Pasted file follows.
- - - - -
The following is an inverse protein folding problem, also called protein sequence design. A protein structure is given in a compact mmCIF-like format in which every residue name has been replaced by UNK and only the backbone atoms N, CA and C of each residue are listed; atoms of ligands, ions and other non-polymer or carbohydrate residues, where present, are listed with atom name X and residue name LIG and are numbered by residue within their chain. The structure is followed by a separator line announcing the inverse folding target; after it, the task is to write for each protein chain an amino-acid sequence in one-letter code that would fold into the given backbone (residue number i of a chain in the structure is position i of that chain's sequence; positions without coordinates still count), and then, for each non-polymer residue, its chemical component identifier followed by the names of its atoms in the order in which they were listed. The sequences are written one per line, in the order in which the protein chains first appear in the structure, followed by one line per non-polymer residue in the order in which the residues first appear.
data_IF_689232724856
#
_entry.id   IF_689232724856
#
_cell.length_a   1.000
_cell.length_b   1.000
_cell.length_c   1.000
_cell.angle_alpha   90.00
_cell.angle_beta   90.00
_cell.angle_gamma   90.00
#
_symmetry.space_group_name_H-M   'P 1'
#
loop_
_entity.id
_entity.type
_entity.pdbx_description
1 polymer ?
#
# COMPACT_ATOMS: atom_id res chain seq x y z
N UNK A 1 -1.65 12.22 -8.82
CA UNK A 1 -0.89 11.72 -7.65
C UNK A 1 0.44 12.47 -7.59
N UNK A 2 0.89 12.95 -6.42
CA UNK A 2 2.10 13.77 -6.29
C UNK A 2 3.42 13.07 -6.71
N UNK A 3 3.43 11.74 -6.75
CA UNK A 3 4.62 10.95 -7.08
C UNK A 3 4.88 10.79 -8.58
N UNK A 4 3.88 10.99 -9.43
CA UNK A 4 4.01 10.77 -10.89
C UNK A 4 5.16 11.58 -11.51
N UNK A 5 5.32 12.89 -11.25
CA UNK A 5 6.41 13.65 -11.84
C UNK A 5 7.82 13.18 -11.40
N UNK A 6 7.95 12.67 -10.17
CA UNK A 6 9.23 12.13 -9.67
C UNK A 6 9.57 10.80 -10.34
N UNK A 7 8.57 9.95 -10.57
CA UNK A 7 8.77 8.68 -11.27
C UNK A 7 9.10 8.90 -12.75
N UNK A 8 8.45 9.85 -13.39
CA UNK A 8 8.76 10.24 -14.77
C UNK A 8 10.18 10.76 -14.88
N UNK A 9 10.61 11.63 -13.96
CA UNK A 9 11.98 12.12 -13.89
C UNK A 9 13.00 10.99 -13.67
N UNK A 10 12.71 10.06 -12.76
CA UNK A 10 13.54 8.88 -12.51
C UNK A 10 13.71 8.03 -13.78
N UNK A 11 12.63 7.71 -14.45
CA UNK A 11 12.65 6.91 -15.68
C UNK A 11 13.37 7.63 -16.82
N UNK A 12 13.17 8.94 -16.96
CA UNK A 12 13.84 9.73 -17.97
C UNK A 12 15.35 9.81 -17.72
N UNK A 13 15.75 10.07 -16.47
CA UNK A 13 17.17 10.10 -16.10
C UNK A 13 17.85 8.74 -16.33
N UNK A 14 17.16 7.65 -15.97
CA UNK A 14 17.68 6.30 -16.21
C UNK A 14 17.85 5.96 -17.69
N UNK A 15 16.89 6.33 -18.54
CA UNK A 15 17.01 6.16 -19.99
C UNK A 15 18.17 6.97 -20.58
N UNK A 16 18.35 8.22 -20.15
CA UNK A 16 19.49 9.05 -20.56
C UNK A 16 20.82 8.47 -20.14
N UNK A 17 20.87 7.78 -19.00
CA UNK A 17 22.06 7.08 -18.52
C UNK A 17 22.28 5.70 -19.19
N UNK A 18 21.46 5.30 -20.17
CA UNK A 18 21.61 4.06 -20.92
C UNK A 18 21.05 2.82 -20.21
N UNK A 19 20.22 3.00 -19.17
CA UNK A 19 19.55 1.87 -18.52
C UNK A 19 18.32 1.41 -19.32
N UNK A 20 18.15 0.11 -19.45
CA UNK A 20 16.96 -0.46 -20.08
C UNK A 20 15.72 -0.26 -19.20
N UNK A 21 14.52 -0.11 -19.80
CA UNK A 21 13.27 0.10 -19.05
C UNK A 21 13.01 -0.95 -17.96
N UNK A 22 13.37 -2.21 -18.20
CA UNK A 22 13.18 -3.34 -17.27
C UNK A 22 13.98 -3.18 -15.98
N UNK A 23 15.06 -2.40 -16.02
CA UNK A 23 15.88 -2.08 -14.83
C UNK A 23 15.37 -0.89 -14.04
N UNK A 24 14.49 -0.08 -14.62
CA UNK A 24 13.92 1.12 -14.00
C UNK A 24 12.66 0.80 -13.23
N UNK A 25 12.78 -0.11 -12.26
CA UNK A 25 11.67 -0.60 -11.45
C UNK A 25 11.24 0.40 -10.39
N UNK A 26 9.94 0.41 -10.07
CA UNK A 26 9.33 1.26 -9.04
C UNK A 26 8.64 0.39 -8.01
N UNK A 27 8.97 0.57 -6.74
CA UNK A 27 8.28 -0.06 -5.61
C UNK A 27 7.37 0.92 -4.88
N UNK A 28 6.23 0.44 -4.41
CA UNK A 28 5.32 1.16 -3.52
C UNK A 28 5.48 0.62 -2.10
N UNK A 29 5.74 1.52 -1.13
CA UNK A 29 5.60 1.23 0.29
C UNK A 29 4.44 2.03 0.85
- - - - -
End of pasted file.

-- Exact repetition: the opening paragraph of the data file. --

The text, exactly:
The following is an inverse protein folding problem, also called protein sequence design. A protein structure is given in a compact mmCIF-like format in which every residue name has been replaced by UNK and only the backbone atoms N, CA and C of each residue are listed; atoms of ligands, ions and other non-polymer or carbohydrate residues, where present, are listed with atom name X and residue name LIG and are numbered by residue within their chain. The structure is followed by a separator line announcing the inverse folding target; after it, the task is to write for each protein chain an amino-acid sequence in one-letter code that would fold into the given backbone (residue number i of a chain in the structure is position i of that chain's sequence; positions without coordinates still count), and then, for each non-polymer residue, its chemical component identifier followed by the names of its atoms in the order in which they were listed. The sequences are written one per line, in the order in which the protein chains first appear in the structure, followed by one line per non-polymer residue in the order in which the residues first appear.